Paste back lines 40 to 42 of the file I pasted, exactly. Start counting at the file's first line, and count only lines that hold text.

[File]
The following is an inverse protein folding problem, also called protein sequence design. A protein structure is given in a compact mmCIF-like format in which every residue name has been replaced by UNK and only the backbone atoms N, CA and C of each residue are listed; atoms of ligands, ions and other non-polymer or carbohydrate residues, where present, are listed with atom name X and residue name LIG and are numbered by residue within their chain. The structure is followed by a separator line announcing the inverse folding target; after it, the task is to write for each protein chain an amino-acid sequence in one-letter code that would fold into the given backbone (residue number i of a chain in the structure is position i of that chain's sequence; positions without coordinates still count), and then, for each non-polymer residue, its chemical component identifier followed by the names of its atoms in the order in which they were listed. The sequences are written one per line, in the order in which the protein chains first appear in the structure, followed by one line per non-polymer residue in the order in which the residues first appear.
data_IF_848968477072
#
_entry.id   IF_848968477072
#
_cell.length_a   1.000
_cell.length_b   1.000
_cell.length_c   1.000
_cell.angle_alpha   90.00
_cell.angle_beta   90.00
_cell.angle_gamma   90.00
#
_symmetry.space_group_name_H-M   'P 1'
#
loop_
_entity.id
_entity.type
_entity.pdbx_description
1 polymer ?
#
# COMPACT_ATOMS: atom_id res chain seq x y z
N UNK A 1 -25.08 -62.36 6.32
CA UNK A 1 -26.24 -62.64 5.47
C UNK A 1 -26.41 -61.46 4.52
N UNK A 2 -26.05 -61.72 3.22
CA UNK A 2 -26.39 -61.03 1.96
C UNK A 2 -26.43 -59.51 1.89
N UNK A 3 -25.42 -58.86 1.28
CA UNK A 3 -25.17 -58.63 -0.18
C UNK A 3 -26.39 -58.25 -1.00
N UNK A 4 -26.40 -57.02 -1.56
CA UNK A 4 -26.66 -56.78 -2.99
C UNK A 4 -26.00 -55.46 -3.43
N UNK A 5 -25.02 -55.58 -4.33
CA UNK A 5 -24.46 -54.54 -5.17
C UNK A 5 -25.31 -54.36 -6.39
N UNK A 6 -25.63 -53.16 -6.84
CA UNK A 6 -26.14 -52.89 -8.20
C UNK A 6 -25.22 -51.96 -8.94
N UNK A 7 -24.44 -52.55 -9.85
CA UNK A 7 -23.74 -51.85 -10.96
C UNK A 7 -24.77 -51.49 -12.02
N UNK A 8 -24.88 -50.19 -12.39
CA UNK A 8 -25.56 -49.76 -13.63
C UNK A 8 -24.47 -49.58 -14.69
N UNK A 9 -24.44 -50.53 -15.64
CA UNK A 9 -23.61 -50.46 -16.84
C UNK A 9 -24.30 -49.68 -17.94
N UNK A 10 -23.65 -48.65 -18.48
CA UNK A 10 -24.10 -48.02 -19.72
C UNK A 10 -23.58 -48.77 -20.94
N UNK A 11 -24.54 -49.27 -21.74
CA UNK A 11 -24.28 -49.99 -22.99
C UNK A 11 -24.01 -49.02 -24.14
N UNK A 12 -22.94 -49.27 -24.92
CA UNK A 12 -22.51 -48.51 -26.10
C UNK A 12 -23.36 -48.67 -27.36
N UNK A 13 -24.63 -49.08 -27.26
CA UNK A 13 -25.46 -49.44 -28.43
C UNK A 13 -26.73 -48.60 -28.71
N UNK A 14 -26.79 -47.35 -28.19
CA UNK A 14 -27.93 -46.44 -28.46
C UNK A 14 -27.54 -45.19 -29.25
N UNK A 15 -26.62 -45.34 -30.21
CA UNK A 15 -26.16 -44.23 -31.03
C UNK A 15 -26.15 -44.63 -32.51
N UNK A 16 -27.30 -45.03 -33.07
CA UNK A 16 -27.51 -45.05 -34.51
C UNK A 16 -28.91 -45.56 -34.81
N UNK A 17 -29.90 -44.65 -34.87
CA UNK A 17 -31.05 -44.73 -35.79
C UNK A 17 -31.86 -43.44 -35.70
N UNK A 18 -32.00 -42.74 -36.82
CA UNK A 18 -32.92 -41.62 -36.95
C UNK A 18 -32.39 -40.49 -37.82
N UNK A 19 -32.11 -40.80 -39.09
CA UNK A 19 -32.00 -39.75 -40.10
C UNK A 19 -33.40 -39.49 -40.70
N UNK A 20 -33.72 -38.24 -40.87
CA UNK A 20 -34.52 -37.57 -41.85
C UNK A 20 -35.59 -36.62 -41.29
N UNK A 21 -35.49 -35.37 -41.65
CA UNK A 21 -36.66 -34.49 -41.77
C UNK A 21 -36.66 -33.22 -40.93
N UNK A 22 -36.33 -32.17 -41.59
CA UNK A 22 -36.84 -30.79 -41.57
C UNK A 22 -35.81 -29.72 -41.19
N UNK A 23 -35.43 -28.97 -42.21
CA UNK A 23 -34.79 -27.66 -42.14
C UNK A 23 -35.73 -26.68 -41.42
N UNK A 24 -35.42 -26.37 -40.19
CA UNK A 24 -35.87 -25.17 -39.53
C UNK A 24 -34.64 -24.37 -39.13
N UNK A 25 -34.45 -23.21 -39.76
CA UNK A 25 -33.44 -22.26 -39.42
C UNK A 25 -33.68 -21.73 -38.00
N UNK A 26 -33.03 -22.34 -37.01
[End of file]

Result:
N UNK A 7 -24.44 -52.55 -9.85
CA UNK A 7 -23.74 -51.85 -10.96
C UNK A 7 -24.77 -51.49 -12.02